Two-stroke power for multi-role ro-ros

08 Mar 2011
MAN Diesel & Turbo's 8S40ME-B9.2 will be employed in a twin-screw configuration

MAN Diesel & Turbo's 8S40ME-B9.2 will be employed in a twin-screw configuration

MAN Diesel & Turbo reports that Danish ferry operator DFDS has signed a contract for the construction of two ro-ro vessels, each to be powered by two MAN B&W 8S40MEB9 engines.

The ships are to be built by P+S Werften in Northern Germany, and are scheduled for delivery in 2012. The ‘multi-role’ label comes from the fact that the ships will meet the parameters laid down by the Danish-German ARK military project for the deployment of military material, but at the same time the design is tailored towards operation on the DFDS commercial network.

Each ro-ro will be powered by two MAN B&W 8S40ME-B9 main engines, rated 2 × 9,080 kW at 146 rpm, in a twin-screw configuration with each engine driving an Alpha Mk. 5 type VBS1350FF-ODS high-efficiency propeller. The FF-type propeller features a full feathering pitch position and employs the Alphatronic 2000 control system. This will allow a service speed of 18.6-18.7 knots on DFDS’ North Sea service, with a contracted maximum speed of 20.5knots. When sailing in military convoys, speed will be reduced to around 12 knots, on a single engine with the other engine stopped and its propeller fully feathered.

The ships will have a-capacity of 3,000 lane metres and room for 342 TEU on the weather deck – a special requirement of the ARK project. The ships will have an electrical system designed for fixed and floating frequencies, for which three MAN Holeby 16/24 gensets have been chosen for each vessel. The propulsion package also uses shaft-line tunnel gears for PTO-drive.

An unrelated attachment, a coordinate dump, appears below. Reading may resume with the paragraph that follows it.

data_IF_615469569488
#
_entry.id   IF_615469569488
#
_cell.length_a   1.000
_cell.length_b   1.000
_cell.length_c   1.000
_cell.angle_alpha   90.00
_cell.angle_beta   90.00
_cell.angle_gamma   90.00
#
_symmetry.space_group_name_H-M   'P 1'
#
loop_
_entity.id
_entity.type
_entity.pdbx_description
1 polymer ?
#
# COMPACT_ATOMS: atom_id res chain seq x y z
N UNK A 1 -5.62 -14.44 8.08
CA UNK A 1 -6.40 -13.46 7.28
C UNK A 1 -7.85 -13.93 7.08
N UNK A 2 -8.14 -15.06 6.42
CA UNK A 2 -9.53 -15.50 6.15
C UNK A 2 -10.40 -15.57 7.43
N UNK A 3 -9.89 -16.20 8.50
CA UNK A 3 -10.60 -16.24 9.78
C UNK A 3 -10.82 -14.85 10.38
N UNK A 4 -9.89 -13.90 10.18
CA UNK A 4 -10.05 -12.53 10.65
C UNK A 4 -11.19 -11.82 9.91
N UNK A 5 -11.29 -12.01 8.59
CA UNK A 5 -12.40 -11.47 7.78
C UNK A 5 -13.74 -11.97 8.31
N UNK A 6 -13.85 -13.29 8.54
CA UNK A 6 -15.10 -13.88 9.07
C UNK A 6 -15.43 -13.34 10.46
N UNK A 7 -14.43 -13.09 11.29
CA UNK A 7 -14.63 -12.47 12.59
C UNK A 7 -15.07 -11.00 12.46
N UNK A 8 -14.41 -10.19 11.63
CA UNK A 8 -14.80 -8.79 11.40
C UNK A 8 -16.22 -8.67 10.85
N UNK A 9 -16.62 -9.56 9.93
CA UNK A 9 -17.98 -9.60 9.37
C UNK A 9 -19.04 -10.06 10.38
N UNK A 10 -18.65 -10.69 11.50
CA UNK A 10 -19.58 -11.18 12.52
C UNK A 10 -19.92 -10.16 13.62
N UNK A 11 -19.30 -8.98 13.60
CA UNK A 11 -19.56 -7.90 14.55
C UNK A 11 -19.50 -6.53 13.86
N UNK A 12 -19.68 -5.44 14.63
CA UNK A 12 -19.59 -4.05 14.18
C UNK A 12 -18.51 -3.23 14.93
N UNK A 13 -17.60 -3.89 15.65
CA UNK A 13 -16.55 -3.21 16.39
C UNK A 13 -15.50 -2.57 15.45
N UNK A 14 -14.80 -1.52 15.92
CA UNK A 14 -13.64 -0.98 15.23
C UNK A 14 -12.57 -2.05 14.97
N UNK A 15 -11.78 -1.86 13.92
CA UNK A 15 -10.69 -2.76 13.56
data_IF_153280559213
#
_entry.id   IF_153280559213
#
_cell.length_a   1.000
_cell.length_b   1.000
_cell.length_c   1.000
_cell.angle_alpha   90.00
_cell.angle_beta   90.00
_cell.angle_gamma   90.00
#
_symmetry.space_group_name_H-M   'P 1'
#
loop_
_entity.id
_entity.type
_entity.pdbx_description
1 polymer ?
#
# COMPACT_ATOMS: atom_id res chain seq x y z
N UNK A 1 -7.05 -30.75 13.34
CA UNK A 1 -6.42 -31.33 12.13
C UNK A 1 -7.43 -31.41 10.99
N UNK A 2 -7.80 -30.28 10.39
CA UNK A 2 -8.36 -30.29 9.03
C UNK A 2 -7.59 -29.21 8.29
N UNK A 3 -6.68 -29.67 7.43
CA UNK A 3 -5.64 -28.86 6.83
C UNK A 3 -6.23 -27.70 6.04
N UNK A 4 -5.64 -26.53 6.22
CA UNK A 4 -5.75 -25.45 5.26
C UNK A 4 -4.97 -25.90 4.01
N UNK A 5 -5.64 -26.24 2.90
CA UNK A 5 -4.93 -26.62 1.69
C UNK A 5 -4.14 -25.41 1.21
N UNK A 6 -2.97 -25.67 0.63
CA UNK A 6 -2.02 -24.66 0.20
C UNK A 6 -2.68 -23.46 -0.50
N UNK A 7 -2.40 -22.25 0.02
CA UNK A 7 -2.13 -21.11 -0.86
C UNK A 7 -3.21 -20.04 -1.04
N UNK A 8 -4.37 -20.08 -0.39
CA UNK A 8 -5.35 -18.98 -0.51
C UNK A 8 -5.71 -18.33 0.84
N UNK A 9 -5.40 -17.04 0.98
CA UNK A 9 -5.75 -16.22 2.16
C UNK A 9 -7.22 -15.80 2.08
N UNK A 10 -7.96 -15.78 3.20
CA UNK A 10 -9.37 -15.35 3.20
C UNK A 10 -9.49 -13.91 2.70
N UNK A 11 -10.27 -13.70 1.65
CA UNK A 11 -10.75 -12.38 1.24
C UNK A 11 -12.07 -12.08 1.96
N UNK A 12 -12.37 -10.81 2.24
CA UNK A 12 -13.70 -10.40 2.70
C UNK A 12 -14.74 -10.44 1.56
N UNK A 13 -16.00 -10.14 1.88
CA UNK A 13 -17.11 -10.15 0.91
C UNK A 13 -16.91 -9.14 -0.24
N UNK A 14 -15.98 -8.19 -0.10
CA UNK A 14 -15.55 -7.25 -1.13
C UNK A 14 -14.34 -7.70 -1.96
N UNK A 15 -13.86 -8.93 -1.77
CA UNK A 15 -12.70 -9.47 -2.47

Ole Grøne, senior vice president low-speed promotion and sales, MAN Diesel & Turbo, said: “This order represents a very interesting reference for our company. Not just because of the engines and the overall specifications, but also the unusual, multirole nature of the vessels. Such vessels require multiple operational and propulsion modes built into their design. DFDS has chosen our ME-B engines as they are more flexible in relation to the significant operational variations that ARK ships experience.”

Grøne continued: “DFDS can safely be called front-runners when it comes to efficient ship and propulsion-package designs. In fact, between 2003 – 2006 we delivered six 60-bore MC engines for its successful ‘Flower’ series of ro-ro vessels where DFDS’s choice of low-speed engine broke with previous norms.”

In 2010, Germany extended its partnership in the Danish-led ARK project up to 2021. This provided the necessary incentive to DFDS – the current, commercial party in the project – to order specially modified tonnage included in the extended agreement.

With the new ro-ro order, the ARK project will have five ships at its disposal by mid-2012 that fulfil a list of special requirements. According to the terms of the ARK project, one ship will be chartered full-time by the Danish-German military while the others will operate normally on commercial schedules but, upon request, can revert to military use within 15-60 days.

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